Civilised Bodies? A Workshop on Classical Sculpture and Civilisation from Antiquity to the Present Day, sponsored by the UCL Centre for Research on the Dynamics of Civilisation.
Since antiquity, classical sculpture has served to reflect and define the forms of embodiment associated with civilisation. Beginning with the Renaissance, moreover, classical sculpture has been continually re-appropriated in the service of new ideals of civilisation, in fields as diverse as art and medicine, and in political regimes as dissimilar as 18th-century Britain and Nazi Germany.
Thus classical sculpture has been a key theme in an incredibly wide range of scholarship dealing with the idea of civilisation. Scholars of 18th-century Britain such as PJ Ayers, for example, have identified the crucial role of classical sculpture in shaping political culture. Meanwhile those in film studies, such as Michael Mackenzie, have discussed the striking role of classical sculpture in the films of Leni Riefenstahl. But what is it exactly that has defined Ancient sculpture as the embodiment of civilisation?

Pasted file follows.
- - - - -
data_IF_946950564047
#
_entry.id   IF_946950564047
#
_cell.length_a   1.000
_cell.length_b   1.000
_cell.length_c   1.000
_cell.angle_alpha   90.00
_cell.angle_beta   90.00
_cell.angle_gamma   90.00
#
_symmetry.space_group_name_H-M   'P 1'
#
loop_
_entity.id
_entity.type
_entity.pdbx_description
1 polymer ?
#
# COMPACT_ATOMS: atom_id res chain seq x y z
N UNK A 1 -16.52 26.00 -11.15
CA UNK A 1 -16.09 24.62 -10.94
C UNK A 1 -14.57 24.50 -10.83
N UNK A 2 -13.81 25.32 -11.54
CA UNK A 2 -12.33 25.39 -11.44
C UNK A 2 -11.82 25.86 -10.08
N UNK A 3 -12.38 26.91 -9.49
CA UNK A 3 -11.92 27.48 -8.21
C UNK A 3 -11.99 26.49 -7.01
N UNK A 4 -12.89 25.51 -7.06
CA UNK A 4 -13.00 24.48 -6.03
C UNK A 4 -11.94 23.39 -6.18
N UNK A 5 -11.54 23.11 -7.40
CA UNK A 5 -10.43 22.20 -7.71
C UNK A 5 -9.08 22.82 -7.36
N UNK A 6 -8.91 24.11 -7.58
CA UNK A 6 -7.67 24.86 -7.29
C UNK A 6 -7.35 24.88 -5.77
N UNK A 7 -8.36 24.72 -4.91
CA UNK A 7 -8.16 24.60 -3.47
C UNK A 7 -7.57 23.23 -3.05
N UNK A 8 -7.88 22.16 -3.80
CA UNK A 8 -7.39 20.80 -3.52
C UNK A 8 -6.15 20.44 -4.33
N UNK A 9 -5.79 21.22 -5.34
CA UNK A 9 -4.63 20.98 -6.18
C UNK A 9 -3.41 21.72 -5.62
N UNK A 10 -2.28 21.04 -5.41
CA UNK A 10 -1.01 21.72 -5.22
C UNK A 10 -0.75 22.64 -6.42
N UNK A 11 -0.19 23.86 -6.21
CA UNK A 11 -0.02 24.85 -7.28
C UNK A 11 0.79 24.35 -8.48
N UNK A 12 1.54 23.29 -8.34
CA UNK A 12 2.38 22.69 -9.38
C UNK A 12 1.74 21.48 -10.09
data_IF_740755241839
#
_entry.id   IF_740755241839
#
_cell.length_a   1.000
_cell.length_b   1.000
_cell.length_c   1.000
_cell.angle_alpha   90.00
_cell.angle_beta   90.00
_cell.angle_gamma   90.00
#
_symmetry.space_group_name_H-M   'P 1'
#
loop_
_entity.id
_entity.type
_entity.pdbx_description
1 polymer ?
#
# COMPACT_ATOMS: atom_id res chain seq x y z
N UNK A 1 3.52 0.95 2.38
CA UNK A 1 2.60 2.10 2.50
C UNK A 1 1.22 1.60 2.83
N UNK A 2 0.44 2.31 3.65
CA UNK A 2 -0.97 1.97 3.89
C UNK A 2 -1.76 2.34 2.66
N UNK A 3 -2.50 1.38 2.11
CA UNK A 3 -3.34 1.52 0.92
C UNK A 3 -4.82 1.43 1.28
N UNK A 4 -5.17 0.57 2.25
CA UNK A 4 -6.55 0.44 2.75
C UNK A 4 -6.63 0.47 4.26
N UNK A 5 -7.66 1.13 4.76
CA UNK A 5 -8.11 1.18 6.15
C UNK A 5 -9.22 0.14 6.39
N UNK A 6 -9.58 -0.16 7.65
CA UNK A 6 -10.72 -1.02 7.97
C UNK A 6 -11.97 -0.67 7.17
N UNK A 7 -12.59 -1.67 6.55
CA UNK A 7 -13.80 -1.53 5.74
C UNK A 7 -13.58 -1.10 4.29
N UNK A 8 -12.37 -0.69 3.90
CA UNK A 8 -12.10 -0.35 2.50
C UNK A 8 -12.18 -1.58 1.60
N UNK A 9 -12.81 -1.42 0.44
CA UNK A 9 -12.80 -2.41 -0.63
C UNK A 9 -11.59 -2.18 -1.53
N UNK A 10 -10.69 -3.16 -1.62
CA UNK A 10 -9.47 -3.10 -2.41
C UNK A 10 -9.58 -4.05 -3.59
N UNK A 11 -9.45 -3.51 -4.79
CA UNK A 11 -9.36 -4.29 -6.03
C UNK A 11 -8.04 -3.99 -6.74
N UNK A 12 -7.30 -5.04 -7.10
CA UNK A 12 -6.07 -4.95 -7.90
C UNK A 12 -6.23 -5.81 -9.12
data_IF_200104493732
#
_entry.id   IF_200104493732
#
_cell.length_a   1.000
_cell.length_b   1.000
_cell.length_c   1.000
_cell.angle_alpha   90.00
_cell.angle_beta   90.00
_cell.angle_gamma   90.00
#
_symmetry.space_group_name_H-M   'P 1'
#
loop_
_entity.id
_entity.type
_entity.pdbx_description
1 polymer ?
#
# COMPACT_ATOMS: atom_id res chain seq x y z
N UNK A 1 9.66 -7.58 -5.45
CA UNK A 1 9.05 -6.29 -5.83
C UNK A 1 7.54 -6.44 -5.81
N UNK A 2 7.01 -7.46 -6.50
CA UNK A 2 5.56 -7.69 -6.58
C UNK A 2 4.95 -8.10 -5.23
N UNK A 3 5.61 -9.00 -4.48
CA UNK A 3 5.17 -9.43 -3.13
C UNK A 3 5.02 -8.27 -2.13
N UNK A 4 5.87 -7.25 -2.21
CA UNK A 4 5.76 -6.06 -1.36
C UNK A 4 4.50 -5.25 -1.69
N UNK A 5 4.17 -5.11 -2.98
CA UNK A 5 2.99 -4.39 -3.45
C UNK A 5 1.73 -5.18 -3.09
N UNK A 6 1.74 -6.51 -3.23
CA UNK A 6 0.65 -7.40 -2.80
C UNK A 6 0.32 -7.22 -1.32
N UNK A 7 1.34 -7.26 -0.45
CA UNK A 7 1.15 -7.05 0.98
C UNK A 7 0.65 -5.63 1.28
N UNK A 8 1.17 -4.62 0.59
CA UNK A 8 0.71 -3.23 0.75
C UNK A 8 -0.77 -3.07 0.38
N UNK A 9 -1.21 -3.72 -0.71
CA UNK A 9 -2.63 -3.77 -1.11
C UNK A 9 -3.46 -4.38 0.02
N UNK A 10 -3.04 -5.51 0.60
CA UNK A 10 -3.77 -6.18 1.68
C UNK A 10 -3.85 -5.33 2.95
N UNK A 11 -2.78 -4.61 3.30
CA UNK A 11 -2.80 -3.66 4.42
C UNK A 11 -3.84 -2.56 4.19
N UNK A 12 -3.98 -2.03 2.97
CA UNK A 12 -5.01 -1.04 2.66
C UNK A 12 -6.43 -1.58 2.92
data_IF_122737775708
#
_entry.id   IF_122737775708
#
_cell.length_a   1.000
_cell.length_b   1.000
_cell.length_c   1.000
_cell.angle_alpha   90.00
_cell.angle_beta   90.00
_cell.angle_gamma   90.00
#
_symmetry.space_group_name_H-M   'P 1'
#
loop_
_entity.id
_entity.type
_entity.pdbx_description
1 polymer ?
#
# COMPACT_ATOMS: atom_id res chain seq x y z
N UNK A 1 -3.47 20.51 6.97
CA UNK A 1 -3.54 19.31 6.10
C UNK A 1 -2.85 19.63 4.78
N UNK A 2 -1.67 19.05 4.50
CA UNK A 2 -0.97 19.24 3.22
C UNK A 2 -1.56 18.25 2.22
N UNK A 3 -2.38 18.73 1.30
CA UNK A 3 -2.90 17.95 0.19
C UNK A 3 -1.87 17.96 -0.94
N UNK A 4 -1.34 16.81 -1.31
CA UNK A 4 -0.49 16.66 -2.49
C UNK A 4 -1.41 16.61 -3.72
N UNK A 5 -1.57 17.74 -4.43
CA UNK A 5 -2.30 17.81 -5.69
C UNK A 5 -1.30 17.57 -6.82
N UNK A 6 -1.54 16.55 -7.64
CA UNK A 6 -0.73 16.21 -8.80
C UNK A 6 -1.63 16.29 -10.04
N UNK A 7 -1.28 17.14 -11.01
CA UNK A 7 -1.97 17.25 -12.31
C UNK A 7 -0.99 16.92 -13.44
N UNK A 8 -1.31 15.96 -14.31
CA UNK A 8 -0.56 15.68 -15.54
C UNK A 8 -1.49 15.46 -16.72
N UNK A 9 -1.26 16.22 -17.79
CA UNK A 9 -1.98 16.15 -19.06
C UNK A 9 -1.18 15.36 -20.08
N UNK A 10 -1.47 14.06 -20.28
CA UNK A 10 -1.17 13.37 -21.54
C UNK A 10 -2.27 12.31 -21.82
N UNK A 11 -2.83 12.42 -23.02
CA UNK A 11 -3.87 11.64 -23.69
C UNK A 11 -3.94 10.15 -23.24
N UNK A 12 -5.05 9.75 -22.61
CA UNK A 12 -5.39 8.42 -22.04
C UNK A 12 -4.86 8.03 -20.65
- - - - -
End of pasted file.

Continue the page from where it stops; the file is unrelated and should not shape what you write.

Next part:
Today classical sculpture is commonly seen as an expression of norms of civilised forms of embodiment. Equally, classical sculpture is still taken to embody the roots of western civilisation, as seen in the heated debate about the Elgin marbles. This one-day interdisciplinary workshop brings scholars from a wide range of fields to discuss and critique the role of ancient sculpture in embodying civilisation.